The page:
Appearing with his mother before an audience at The Villages retirement community in Florida, Rep. Paul Ryan pushed back against the Obama campaign’s criticisms of his Medicare reform proposals by turning the tables and skewering the president for taking money from Medicare to pay for the Affordable Care Act.
Medicare should not be used as a piggy bank for Obamacare. Medicare should be the promise that is made to our current seniors period, end of story.
Time and again, the congressman hammered home the fact that his vision for Medicare reform was to save the program, not destroy it as the Obama campaign has been charging. He also insisted that it was the president who was threatening the integrity of Medicare by using Medicare money to fund ObamaCare.
The Washington Post reports:
Ryan took the stage in The Villages with his mother Betty Ryan Douglas, 78, while Romney scheduled a series of fundraisers in Massachusetts. The Wisconsin congressman said he saw Medicare’s benefits firsthand as a child when his grandmother, with Alzheimer’s, moved in with his family. “My mom and I were her two primary caregivers,” Ryan said before shifting to his mother and the promise of Medicare for her.
“She planned her retirement around this promise,” Ryan said. “That’s a promise we have to keep.”
“It’s not just a program,” he added. “It’s what my mom relies on.”
He accused Obama of undermining Medicare by cutting billions from the program to devote to expanded coverage under his health care law, and asserted: “We want this debate. We need this debate. And we are going to win this debate.
Older Americans have often resisted changes in Medicare, the federal health care insurance program for people 65 and older, and for the disabled.
The Romney-Ryan ticket is betting that voters’ worries about federal deficits and the Democrats’ health care overhaul have opened the door for a robust debate on the solvency of Medicare, one of the government’s most popular and costliest programs.
Pointing to his mother standing next to him, Ryan offered some of the harshest criticism yet for Obama’s Medicare policies and how ObamaCare will affect current seniors.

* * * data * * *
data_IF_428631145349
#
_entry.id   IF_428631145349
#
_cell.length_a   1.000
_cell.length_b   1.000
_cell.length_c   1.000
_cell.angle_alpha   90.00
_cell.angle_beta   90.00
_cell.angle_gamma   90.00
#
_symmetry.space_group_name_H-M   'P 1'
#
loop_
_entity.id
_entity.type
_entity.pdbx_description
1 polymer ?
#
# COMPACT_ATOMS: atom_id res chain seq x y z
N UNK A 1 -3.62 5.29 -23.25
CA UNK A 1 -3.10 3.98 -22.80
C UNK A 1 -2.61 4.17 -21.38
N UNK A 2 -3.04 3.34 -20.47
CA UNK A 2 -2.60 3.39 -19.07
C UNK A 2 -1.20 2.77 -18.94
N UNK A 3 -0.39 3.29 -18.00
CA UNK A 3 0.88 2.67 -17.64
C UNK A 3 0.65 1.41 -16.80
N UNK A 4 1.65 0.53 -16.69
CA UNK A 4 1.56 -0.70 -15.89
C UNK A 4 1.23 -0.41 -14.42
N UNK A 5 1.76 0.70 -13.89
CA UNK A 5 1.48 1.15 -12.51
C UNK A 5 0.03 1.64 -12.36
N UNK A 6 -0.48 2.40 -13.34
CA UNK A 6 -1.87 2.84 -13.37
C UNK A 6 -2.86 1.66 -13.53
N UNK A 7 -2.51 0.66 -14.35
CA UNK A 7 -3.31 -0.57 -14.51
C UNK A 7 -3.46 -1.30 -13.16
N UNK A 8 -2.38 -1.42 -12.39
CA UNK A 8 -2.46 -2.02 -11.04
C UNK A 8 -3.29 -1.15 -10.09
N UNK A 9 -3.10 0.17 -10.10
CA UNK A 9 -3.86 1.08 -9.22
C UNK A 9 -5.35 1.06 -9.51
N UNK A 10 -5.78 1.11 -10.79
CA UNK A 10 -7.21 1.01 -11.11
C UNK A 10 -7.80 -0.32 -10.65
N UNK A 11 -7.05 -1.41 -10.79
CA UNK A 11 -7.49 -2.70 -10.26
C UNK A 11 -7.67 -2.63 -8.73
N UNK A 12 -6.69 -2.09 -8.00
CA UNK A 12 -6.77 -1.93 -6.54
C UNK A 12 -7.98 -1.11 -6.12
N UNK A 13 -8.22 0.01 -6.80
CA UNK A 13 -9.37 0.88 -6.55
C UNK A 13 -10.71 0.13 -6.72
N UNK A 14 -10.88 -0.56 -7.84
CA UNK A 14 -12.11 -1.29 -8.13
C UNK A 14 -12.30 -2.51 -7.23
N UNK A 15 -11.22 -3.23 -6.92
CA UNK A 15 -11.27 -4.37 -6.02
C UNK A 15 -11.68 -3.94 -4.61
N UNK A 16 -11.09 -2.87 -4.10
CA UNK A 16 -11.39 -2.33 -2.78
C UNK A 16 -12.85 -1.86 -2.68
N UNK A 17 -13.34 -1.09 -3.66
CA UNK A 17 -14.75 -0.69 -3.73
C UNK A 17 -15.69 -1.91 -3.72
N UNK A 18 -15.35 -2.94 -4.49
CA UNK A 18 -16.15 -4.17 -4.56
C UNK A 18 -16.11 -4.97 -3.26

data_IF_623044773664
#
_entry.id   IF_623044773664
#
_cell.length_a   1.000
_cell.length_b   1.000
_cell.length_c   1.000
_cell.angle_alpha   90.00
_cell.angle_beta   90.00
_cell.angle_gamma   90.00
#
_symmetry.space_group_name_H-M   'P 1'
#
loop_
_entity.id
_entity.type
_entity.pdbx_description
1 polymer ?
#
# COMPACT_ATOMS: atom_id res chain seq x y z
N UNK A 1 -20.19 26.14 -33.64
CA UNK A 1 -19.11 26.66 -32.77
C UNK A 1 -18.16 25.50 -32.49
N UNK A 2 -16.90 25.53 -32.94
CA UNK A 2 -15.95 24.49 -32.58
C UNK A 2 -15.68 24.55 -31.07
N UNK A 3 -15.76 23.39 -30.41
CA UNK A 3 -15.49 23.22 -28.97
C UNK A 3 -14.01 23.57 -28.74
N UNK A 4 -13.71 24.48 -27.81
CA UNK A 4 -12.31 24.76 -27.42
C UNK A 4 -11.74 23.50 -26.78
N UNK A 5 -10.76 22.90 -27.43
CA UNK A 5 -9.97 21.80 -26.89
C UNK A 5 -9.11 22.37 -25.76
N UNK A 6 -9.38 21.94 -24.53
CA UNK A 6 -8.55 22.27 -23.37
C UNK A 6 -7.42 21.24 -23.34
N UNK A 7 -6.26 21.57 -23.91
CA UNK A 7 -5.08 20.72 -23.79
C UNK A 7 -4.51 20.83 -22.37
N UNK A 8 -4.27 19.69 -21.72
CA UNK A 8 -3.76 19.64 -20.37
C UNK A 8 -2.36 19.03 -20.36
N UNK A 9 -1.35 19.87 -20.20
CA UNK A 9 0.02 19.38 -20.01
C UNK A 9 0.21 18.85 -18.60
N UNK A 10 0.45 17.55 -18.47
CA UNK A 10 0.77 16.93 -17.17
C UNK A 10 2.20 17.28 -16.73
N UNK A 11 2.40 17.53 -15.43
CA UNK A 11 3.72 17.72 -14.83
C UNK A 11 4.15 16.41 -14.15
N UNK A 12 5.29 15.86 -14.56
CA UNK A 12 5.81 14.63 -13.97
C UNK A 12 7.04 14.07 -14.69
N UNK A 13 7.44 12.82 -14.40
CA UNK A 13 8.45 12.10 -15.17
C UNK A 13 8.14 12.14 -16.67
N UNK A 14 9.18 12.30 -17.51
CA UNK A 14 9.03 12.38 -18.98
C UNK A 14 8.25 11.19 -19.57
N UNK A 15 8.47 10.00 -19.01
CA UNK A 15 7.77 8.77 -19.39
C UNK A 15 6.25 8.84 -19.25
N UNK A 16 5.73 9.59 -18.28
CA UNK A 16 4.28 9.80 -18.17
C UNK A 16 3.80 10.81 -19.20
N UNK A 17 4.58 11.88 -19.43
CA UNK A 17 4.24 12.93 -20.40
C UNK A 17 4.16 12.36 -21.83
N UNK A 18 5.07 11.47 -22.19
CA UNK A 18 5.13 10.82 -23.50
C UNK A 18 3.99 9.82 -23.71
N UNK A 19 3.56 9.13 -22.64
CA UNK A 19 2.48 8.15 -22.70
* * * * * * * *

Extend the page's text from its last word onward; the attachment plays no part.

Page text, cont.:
She planned her retirement around this promise that the government made her because she paid her payroll taxes into this program which she had this promise with. That’s a promise we have to keep. Here is what the President won’t tell you about his Medicare plan, about Obamacare. The President raids $716 billion from the Medicare program to pay for the Obamacare program. What’s more, in addition to that, he puts a board of 15 unelected, unaccountable bureaucrats in charge of Medicare who are required to cut Medicare in ways that will lead to denied care for current seniors. You want to know what Medicare is saying about this? From Medicare officials themselves: one out of six of our hospitals and our nursing homes will go out of business as a result of this. Four million seniors are projected to lose their Medicare advantage plans that they enjoy and they chose today under this Obamacare plan. What’s worse is the President’s campaign calls this an achievement. Do you think raiding Medicare to pay for Obamacare is achievement? Do you think that empowering a board of bureaucrats to cut Medicare [is] an achievement? Neither do I.
The Obama administration will cut doctor and hospital reimbursements to achieve those $716 billion in savings, risking the economic viability of many health care companies, including clinics, hospitals, and nursing homes. It will also make doctors extremely reluctant to take on any more Medicare patients. With a physician shortage already exacerbated by ObamaCare, some seniors may find it difficult to get any health care at all except from emergency rooms.
Ryan’s voucher plan has its own problems, but at least is a big step in the right direction. The strategy employed by the Romney campaign appears to offer a contrast between the two plans while blunting criticism from Democrats that the Ryan plan would “end Medicare as we know it.” Both plans would essentially accomplish that. If that point can be made, a debate about the future of Medicare can proceed without the demagoguery employed by the Obama campaign.
The more that people learn about the Ryan plan, the less successful the Democrats will be in scaring seniors about its provisions. If this strategy is able to at least neutralize the Medicare issue, Romney will have achieved exactly what he needs in order to win in November.